Ask the DAR

Proving compliance with the 51% rule, licensing ELSA or E/A-B, using an LSA commercially.


Question:I purchased a T-Bird II from a friend who had a hard landing with it. He had a bill of sale from another individual and was able to obtain an N-number. He did not apply for an airworthiness certificate.

Will a DAR require proof of 51% amateur-built work? The person I bought it from said he purchased it used from the T-Bird distributor. He said it had 46 hours on it. All he had to do was bolt on the wings and tail. No other paperwork was given to him. I have not talked to the FAA yet, as I don’t want to open up a can of worms until I get this all straightened out.

I have repaired all of the damage and the aircraft is ready for flight. What do I need to do to properly register and comply with the airworthiness requirements? I am an A/P and have done all of the repairs following proper aircraft maintenance procedures.

Answer: Yes, a DAR or FAA inspector will require proof of 51% amateur-built compliance. This is required for all amateur-built applications. I’m not quite sure how the aircraft can have 46 hours without an airworthiness certificate. If all your friend had to do was bolt on the wings and tail, there’s no way it would comply with the 51% rule. It appears that this aircraft would not meet Amateur-Built requirements. The only option I can see is to register it in the Experimental Exhibition category. This is not a good option, but it’s the only one I see.

Question: In previous columns, you have explained that it is possible to convert a factory-built SLSA to an ELSA, but you cannot build an ELSA unless it is provided as an approved kit. The FAA often has strange logic. Why can’t I design and build my own Experimental aircraft and license it as ELSA if it meets all LSA requirements?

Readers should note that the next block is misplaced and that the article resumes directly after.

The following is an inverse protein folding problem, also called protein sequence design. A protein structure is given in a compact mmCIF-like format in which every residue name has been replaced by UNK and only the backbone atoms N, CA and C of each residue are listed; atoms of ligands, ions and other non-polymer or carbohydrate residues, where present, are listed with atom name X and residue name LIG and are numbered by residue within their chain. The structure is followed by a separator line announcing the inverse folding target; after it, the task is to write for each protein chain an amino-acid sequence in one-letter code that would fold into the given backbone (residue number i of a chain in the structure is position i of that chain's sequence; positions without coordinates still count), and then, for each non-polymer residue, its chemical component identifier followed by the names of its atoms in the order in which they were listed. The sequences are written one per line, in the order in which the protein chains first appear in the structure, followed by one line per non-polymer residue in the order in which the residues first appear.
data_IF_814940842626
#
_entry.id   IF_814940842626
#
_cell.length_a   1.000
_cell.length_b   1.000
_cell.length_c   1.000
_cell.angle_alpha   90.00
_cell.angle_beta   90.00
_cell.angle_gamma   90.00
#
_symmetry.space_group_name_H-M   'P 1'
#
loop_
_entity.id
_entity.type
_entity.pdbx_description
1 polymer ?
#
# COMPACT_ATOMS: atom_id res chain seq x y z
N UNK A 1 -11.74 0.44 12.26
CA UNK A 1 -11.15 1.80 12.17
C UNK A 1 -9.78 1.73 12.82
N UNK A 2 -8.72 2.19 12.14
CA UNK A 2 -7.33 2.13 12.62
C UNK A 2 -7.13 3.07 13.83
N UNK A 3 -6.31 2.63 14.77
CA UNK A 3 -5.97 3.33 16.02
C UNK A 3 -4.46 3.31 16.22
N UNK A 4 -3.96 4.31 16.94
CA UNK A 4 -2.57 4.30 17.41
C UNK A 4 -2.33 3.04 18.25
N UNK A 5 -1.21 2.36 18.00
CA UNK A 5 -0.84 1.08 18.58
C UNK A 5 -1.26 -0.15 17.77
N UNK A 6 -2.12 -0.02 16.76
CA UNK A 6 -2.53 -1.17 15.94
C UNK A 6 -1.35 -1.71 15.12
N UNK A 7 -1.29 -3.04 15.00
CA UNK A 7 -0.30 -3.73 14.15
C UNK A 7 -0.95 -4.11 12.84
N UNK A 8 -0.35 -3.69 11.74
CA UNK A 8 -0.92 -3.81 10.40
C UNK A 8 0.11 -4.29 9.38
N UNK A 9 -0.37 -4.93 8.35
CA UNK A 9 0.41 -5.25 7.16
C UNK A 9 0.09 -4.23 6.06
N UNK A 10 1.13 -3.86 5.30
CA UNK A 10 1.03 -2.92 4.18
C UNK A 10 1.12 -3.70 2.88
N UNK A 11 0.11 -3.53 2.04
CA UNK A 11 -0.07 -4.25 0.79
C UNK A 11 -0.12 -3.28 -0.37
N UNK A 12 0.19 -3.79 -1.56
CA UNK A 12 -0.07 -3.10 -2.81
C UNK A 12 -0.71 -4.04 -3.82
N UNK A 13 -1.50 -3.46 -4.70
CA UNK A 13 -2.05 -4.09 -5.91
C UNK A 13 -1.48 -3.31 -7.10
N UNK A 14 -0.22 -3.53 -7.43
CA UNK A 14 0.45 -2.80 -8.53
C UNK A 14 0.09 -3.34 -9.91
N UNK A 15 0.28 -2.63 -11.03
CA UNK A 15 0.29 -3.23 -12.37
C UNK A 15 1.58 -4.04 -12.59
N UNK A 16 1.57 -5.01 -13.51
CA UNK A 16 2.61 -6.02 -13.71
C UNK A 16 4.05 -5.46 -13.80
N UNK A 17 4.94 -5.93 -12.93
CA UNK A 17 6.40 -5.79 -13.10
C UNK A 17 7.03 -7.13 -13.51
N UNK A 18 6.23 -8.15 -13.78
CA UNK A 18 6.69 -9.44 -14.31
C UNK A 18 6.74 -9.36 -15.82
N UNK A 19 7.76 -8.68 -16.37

Answer: First off, when I attend FAA recurrent training seminars, one of the first things they usually tell us is, “We don’t answer ‘why’ questions.” The FAA has their own way of doings things, and that’s the way it is.

Now, to answer your question: Aircraft registered as SLSA and ELSA are designed and built to ASTM standards and must be certified as such. The only way you can license an aircraft of your own design as an ELSA is to have it certified to ASTM standards.

However, as I’m sure you are aware, an aircraft does not have to be registered as SLSA or ELSA to be LSA compliant. A Sport Pilot may fly any aircraft that is LSA compliant, including most Piper Cubs and many Amateur-Built aircraft. Because of this, I’m not sure I understand your reasoning to want an aircraft that is “licensed as ELSA.” If the aircraft you design is LSA compliant, you can simply license it as E/A-B and fly it as a Sport Pilot.

Question: Can an LSA Searey be flown for profit? Two local instructors are offering 20 minutes of flying in the local water area for $99 or $250 for the whole family. I don’t know if the aircraft was assembled by the factory or built from a kit.

Answer: If the aircraft is certificated in the Light Sport category, i.e., a factory-built SLSA, it can be used commercially. If it is certificated in the Experimental category, i.e., ELSA or E/A-B, the answer is no.

Please send your questions for DAR Asberry to [email protected] with “Ask the DAR” in the subject line.

Mel Asberry is an experienced Designated Airworthiness Representative specializing in Experimental/Amateur-Built aircraft. He and his wife, Ann, have built seven amateur-built airplanes including two ultralight types, a Moni Motorglider, a Dragonfly Mk2, two RV-6s and a Zenair CH 601HDS. They are currently building a scratch-built biplane.


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